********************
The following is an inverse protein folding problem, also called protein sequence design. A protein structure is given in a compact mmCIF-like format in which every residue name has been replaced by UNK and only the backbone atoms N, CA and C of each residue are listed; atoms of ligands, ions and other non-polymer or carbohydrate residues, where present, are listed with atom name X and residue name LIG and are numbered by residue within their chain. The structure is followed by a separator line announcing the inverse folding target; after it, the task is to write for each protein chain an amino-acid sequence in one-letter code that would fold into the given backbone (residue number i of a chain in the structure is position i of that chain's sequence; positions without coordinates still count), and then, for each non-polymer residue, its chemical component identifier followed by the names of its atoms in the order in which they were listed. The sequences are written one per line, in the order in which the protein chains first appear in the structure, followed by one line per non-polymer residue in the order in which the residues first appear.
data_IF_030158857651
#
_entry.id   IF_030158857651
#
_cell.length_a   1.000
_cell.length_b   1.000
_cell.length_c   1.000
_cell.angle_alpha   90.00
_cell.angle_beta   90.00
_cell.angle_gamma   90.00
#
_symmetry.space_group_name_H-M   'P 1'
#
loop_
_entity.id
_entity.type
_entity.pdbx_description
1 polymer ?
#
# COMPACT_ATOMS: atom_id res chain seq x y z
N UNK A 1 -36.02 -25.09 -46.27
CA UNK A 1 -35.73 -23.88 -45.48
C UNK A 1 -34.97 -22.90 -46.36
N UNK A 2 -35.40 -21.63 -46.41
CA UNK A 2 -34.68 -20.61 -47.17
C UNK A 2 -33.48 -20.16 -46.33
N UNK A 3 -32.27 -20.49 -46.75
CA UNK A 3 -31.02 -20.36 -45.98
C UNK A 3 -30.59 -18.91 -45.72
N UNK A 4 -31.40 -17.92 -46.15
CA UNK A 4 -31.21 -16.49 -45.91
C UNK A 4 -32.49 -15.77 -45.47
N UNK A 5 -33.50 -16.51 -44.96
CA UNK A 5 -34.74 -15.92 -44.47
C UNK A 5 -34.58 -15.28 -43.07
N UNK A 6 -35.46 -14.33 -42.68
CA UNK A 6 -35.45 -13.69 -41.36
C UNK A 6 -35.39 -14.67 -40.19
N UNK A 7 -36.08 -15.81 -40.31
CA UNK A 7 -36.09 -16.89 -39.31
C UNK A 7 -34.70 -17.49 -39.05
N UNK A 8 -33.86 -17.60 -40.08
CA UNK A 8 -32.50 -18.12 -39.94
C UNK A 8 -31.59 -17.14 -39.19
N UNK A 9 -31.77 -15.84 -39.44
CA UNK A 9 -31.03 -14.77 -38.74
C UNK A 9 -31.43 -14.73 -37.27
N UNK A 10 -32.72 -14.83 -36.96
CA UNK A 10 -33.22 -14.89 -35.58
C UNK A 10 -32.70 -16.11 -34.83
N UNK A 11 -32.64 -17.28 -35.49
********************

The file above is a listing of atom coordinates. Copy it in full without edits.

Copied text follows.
The following is an inverse protein folding problem, also called protein sequence design. A protein structure is given in a compact mmCIF-like format in which every residue name has been replaced by UNK and only the backbone atoms N, CA and C of each residue are listed; atoms of ligands, ions and other non-polymer or carbohydrate residues, where present, are listed with atom name X and residue name LIG and are numbered by residue within their chain. The structure is followed by a separator line announcing the inverse folding target; after it, the task is to write for each protein chain an amino-acid sequence in one-letter code that would fold into the given backbone (residue number i of a chain in the structure is position i of that chain's sequence; positions without coordinates still count), and then, for each non-polymer residue, its chemical component identifier followed by the names of its atoms in the order in which they were listed. The sequences are written one per line, in the order in which the protein chains first appear in the structure, followed by one line per non-polymer residue in the order in which the residues first appear.
data_IF_030158857651
#
_entry.id   IF_030158857651
#
_cell.length_a   1.000
_cell.length_b   1.000
_cell.length_c   1.000
_cell.angle_alpha   90.00
_cell.angle_beta   90.00
_cell.angle_gamma   90.00
#
_symmetry.space_group_name_H-M   'P 1'
#
loop_
_entity.id
_entity.type
_entity.pdbx_description
1 polymer ?
#
# COMPACT_ATOMS: atom_id res chain seq x y z
N UNK A 1 -36.02 -25.09 -46.27
CA UNK A 1 -35.73 -23.88 -45.48
C UNK A 1 -34.97 -22.90 -46.36
N UNK A 2 -35.40 -21.63 -46.41
CA UNK A 2 -34.68 -20.61 -47.17
C UNK A 2 -33.48 -20.16 -46.33
N UNK A 3 -32.27 -20.49 -46.75
CA UNK A 3 -31.02 -20.36 -45.98
C UNK A 3 -30.59 -18.91 -45.72
N UNK A 4 -31.40 -17.92 -46.15
CA UNK A 4 -31.21 -16.49 -45.91
C UNK A 4 -32.49 -15.77 -45.47
N UNK A 5 -33.50 -16.51 -44.96
CA UNK A 5 -34.74 -15.92 -44.47
C UNK A 5 -34.58 -15.28 -43.07
N UNK A 6 -35.46 -14.33 -42.68
CA UNK A 6 -35.45 -13.69 -41.36
C UNK A 6 -35.39 -14.67 -40.19
N UNK A 7 -36.08 -15.81 -40.31
CA UNK A 7 -36.09 -16.89 -39.31
C UNK A 7 -34.70 -17.49 -39.05
N UNK A 8 -33.86 -17.60 -40.08
CA UNK A 8 -32.50 -18.12 -39.94
C UNK A 8 -31.59 -17.14 -39.19
N UNK A 9 -31.77 -15.84 -39.44
CA UNK A 9 -31.03 -14.77 -38.74
C UNK A 9 -31.43 -14.73 -37.27
N UNK A 10 -32.72 -14.83 -36.96
CA UNK A 10 -33.22 -14.89 -35.58
C UNK A 10 -32.70 -16.11 -34.83
N UNK A 11 -32.64 -17.28 -35.49